Larry Elder shares a conversation he had in an airport with a gentleman wearing a “Protect Black Women” t-shirt on.
Another story From Larry Elder in an airport, this time discussion with a military dad/pastor opened up to another person expressing his dislike for Trump over calling Elizabeth Warren “Pocahontas.” The Sage uses his “golf analogy” to make a point. Spec-Ops father/pastor noted that our enemies fear Trump.
A caller tries his best to prove to Larry Elder “systematic racism” is a fact. The interaction goes predictably. Thomas Sowell recently opined on the matter (via WASHINGTON EXAMINER)
A caller, while polite, was still trying to “trap” Larry Elder, but he was having none of it. In this long screed, Larry Elder travels through facts and reason to school the caller about the non-existence of “Systematic Racism.” Buckle up — it is Larry at his best!
BTW, Larry mentions in passing this story of bigotry via an MSNBC host:
“MSNBC Guest Cheryl Dorsey on Black Kentucky AG: ‘He’s Skin Folk But He Is Not Kinfolk'” (REAL CLEAR POLITICS)
“CNN guest Cheryl Dorsey slams Kentucky AG Daniel Cameron: ‘He is not kinfolk'” (WASHINGTON TIMES)
Larry Elder recaps one of the biggest lies by the media and Democratic Presidential nominee… Joseph Robinette Biden Jr. (e.g., Good Ol’ Joe). I include video “The Sage” had audio for, as well as extending some other audio – like Michael Smerconish doing what real reporters and media persons should do… that is… track down the real story [the truth of the matter]. This is Larry at his best, I only tried to embolden his points [hopefully I did]. I will be making a smaller truncated version to accent my just uploaded video, HERE.
Did President Trump call neo-Nazis “very fine people” during a famous press conference following the Charlottesville riots of August 2017? The major media reported that he did. But what if their reporting is wrong? Worse, what if their reporting is wrong and they know it’s wrong? A straight exploration of the facts should reveal the truth. That’s what CNN political analyst Steve Cortes does in this critically important video.
Jason has a way of making you look at an issue that broadens the mind.
Officer Characteristics And Racial Disparities In Fatal Officer-Involved Shootings (PNAC)
Despite extensive attention to racial disparities in police shootings, two problems have hindered progress on this issue. First, databases of fatal officer-involved shootings (FOIS) lack details about officers, making it difficult to test whether racial disparities vary by officer characteristics. Second, there are conflicting views on which benchmark should be used to determine racial disparities when the outcome is the rate at which members from racial groups are fatally shot. We address these issues by creating a database of FOIS that includes detailed officer information. We test racial disparities using an approach that sidesteps the benchmark debate by directly predicting the race of civilians fatally shot rather than comparing the rate at which racial groups are shot to some benchmark. We report three main findings: 1) As the proportion of Black or Hispanic officers in a FOIS increases, a person shot is more likely to be Black or Hispanic than White, a disparity explained by county demographics; 2) race-specific county-level violent crime strongly predicts the race of the civilian shot; and 3) although we find no overall evidence of anti-Black or anti-Hispanic disparities in fatal shootings, when focusing on different subtypes of shootings (e.g., unarmed shootings or “suicide by cop”), data are too uncertain to draw firm conclusions. We highlight the need to enforce federal policies that record both officer and civilian information in FOIS.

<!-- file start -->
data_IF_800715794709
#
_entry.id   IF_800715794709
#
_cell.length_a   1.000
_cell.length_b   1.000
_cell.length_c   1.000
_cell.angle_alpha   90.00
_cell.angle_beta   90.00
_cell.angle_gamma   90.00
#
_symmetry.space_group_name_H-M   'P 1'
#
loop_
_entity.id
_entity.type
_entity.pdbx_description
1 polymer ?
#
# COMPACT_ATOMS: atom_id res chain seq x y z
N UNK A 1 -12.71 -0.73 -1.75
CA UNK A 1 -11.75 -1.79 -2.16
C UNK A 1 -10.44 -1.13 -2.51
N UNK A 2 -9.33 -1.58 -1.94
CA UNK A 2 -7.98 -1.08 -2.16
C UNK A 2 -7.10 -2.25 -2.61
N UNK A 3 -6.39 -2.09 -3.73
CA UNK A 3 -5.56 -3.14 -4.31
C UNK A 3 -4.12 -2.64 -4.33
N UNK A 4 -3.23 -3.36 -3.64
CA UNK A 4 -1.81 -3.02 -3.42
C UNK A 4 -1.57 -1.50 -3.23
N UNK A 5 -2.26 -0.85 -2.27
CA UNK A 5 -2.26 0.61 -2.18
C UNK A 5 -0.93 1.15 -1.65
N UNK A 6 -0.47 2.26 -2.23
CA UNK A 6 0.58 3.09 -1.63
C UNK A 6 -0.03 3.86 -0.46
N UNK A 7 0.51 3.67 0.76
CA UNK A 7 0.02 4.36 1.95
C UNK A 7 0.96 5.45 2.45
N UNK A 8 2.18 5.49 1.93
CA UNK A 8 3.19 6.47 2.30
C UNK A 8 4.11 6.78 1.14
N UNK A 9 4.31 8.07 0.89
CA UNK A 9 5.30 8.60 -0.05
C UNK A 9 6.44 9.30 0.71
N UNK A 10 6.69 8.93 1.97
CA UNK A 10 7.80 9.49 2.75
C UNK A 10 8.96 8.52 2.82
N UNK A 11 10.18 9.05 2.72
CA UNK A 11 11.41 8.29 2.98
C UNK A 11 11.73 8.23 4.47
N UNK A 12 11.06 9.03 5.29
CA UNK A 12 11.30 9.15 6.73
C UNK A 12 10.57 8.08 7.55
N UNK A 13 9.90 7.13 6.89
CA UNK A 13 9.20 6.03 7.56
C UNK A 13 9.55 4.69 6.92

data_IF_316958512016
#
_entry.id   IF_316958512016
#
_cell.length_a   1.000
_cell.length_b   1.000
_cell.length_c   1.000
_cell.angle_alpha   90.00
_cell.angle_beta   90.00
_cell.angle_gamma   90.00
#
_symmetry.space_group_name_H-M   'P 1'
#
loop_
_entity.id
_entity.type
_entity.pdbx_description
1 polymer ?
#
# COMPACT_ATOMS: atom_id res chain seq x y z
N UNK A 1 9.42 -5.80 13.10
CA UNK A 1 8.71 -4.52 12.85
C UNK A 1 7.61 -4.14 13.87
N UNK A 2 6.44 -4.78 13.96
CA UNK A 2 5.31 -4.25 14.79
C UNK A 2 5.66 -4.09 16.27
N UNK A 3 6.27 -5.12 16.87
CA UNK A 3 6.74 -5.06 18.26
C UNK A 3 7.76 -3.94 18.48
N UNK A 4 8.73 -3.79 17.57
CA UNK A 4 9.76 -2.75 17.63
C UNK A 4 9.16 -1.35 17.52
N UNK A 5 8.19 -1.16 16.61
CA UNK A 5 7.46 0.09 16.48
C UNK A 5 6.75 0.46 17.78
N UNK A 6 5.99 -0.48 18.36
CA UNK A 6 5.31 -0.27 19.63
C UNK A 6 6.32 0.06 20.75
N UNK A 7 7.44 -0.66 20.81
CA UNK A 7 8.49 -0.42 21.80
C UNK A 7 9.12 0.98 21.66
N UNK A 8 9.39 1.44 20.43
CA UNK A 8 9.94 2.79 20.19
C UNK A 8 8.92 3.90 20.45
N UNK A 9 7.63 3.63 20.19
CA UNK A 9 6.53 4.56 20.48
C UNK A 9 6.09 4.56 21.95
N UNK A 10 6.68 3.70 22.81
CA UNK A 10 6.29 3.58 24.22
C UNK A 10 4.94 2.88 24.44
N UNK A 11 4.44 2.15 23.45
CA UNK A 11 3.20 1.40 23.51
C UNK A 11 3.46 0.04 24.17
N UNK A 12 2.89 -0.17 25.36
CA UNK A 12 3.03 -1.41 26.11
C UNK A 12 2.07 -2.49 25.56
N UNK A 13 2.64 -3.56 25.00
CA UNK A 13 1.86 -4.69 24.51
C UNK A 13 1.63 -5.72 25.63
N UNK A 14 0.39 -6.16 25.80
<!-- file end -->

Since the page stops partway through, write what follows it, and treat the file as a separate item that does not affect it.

With the Democratic Party presidential campaigns going full steam, a number of candidates have argued that systemic racism has infected America since its foundation. Larry takes a look at former President Obama and his transition from saying that race wasn’t important to fully embracing identity politics. Larry also looks further into how disadvantaged Black Americans truly are and finds some interesting information.
I had a person say “yes, I agree with that” to my following analogy:
It is the common belief via university that someone cannot be a racist who does not have power. So – the story goes – blacks cannot be racist because they are a minority. I have a name memorized that I use in an analogy (I remember it because I associate it with General Mills — the cereal maker). I say, “So, you’re telling me that if the co-founder of the white supremacist prison gang, the Aryan Nation, Barry Mills, boards a plane in America and flies to The Federal Republic of Nigeria, the moment he touched his foot on the tarmac he is no longer a racist?” I will then sometimes have some fun and mention Barry might have ceased being a racist in midair through time zones, and then magically become one again when reaching another.
But this short video explains the ludicrous nature of this thinking, well: